In his Boats 101: River Runners and Creek Boats, Blister’s Tom Neilson discussed boats that are designed to move downstream quickly, tackle challenging whitewater, and provide a stable ride. He also defined terms such as rocker, edge profile, and hull shape that will be used throughout this article. If you’re looking for in-depth definitions, refer back to the first 101 piece.
This article covers whitewater kayaks designed to surf waves, squirt in eddylines, and perform freestyle tricks like “space godzillas” and “macho moves.” Freestyle boat designs have evolved dramatically in the last several years, and knowing how various features affect performance will help you choose the boat that’s right for you.
Types of Playboats
We’ll be talking about two categories of playboats. Freestyle kayaks are boats designed specifically for surfing waves and performing tricks. They can be used to run rivers, but that’s not their strength.
Play Runners are typically slightly longer than freestyle kayaks, and they’re better at (more stable) traveling downstream. Although they can still surf waves and perform tricks, their length, plus a few other key design aspects, gives these boats a more forgiving downstream ride—at the expense of freestyle performance.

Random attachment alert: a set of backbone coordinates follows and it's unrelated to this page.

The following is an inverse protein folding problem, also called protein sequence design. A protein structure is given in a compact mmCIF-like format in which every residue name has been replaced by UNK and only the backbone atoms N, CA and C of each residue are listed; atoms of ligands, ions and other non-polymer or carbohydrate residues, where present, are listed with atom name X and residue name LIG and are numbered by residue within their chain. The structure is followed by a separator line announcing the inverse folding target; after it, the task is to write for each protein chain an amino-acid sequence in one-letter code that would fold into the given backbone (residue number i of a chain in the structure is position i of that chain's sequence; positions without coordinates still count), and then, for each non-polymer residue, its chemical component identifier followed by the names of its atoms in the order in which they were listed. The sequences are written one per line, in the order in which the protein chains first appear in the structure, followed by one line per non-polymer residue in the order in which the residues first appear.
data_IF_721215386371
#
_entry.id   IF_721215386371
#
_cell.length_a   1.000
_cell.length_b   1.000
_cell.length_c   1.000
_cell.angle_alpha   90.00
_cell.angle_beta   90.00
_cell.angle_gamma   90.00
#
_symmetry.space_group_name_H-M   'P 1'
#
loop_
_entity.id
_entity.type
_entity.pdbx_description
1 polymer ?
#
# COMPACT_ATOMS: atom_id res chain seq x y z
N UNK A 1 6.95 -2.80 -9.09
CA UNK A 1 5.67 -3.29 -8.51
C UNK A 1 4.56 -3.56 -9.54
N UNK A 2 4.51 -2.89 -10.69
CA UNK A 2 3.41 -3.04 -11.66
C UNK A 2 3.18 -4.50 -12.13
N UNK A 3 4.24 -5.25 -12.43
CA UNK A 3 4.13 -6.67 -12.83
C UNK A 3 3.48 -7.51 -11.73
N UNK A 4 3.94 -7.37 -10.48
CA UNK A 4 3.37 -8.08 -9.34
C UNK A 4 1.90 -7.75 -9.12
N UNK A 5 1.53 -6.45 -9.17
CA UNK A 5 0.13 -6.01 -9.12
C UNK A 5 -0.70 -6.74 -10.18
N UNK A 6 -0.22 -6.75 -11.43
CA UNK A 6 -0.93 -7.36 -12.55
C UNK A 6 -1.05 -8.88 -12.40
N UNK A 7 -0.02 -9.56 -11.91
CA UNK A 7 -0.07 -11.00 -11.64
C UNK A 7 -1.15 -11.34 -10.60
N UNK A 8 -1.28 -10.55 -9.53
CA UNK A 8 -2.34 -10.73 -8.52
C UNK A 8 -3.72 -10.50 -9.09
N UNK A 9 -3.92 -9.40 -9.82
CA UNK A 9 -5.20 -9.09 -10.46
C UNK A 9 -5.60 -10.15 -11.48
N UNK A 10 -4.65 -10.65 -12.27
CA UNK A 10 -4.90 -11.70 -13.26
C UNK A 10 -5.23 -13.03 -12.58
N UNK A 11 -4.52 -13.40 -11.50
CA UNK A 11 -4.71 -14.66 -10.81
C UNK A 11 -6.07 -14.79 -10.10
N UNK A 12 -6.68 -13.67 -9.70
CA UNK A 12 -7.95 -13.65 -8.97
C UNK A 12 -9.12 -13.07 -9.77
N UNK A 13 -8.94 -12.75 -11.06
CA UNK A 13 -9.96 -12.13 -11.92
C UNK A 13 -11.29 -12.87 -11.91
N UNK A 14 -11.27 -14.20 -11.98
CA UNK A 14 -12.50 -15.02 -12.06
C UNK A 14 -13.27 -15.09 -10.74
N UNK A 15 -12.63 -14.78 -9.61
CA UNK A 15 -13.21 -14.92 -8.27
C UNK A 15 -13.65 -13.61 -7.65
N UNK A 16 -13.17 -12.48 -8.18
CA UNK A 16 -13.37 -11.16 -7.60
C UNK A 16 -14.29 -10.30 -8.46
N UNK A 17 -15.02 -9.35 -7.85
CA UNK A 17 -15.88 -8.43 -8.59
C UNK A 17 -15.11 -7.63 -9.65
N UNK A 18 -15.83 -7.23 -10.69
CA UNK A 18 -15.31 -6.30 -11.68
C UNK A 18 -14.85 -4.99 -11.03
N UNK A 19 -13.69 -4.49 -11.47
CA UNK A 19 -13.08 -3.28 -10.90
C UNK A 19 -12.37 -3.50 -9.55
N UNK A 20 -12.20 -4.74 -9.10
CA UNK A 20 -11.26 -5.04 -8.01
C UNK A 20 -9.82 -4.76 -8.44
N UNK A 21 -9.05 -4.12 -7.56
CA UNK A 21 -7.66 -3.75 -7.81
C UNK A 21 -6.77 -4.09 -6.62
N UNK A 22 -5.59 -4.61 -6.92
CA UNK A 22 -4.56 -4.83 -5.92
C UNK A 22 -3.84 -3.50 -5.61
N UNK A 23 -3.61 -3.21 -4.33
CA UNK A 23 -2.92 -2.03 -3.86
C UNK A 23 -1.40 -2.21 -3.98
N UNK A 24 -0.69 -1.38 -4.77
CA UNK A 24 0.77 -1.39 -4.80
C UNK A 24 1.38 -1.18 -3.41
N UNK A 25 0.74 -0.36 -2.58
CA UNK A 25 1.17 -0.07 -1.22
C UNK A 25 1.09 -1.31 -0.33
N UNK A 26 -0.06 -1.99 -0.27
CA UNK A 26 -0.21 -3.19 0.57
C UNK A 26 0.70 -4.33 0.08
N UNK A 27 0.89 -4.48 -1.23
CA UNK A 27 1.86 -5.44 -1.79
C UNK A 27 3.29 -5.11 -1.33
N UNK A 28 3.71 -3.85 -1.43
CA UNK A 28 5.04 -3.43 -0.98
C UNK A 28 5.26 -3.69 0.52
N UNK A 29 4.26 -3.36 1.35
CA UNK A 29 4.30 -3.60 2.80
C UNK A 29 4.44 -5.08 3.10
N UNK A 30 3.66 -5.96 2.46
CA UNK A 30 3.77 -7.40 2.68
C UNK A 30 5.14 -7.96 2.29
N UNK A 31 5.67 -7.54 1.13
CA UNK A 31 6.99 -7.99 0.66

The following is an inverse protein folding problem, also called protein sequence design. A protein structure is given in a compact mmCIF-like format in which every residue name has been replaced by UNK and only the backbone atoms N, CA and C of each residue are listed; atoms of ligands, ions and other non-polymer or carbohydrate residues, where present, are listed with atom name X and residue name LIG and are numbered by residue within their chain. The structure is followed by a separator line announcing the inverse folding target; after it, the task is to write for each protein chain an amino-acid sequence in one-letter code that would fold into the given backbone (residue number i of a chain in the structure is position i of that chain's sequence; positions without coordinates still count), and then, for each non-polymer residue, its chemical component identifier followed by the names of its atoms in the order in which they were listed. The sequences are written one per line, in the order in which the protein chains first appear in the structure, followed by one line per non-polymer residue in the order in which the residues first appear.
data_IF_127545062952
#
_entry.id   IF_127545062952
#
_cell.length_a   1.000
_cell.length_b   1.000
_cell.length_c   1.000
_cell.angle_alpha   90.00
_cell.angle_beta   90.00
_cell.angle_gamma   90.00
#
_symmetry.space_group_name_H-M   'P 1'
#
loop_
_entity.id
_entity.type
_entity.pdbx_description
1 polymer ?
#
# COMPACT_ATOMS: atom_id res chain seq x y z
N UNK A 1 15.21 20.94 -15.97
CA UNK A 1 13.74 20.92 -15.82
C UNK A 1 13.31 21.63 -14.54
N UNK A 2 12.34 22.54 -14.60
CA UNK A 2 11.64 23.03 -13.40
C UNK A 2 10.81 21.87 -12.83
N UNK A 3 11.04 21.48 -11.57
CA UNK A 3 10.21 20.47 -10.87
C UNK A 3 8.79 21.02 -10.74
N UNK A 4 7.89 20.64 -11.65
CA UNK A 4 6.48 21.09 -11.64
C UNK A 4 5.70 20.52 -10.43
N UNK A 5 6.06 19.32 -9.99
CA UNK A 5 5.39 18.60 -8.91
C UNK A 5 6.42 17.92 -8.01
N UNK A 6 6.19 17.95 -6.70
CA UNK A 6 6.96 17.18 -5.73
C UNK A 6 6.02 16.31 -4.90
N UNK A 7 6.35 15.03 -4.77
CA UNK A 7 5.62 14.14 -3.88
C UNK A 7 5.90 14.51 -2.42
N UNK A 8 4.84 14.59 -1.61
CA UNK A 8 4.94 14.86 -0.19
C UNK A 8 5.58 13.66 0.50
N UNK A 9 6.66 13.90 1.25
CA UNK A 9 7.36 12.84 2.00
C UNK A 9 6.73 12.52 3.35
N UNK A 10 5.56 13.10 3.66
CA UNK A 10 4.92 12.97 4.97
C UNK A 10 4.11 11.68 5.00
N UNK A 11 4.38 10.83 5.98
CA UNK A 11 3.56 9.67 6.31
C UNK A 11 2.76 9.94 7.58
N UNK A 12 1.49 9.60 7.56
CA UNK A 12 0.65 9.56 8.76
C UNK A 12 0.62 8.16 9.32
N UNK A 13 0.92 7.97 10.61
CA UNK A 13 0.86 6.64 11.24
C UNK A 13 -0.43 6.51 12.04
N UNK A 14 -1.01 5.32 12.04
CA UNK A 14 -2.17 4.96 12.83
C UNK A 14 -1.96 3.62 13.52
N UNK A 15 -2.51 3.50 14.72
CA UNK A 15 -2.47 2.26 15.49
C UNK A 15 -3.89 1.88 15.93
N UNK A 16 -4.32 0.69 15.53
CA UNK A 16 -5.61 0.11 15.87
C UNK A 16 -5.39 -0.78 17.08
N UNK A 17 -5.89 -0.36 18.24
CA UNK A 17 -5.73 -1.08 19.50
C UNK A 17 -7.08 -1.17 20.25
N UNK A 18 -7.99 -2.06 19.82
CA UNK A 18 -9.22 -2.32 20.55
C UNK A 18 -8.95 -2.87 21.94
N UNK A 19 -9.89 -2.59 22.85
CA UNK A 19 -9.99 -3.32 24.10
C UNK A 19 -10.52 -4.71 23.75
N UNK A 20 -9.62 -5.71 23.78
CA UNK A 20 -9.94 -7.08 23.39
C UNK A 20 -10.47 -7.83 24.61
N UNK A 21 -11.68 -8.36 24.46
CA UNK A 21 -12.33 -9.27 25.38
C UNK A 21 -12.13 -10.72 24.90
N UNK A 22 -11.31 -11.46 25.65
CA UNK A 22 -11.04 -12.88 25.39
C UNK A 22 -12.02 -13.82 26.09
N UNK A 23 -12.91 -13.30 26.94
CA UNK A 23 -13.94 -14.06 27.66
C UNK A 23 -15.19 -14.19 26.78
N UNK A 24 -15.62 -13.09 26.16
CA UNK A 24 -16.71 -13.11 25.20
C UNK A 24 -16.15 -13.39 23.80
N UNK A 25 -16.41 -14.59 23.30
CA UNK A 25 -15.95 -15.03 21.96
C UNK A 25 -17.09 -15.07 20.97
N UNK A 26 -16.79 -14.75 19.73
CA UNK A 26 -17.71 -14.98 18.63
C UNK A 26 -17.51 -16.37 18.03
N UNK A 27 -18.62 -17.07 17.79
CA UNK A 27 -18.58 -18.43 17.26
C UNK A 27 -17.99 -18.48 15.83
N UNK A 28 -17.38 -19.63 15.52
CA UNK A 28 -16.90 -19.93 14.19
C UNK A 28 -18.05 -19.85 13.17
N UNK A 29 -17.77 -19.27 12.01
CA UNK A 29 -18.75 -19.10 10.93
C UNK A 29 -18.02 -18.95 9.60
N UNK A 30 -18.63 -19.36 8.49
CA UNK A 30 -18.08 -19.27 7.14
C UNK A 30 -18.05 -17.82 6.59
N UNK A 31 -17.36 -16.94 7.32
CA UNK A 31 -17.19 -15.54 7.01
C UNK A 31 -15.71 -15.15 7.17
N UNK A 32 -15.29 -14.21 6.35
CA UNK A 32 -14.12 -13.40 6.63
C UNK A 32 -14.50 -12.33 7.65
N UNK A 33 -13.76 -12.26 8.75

(If you don’t think either freestyle kayaks or play runners fit your whitewater goals, see Tom Neilson’s article on river runners and creek boats).
A Quick Note on Terminology
This terminology can get confusing since “playboat” is often used to describe both freestyle kayaks and play runners. But using the blanket term doesn’t capture the design differences between these two categories of boats. For example, freestyle kayaks like the Jackson Rock Star or Wavesport Project X differ from play runners like the Jackson Fun or Liquidlogic Freeride, but all four technically fit under the playboat umbrella.
That’s why in our reviews at Blister, we try to be very precise when referring to and differentiating between different types of playboats. We separate play runners from river runners, and we’ll always refer to playboats as either freestyle kayaks or play runners. You’ll read why in a minute.
Freestyle boats and play runners share several design features, including progressive rocker profiles, planing hulls, and hard edges.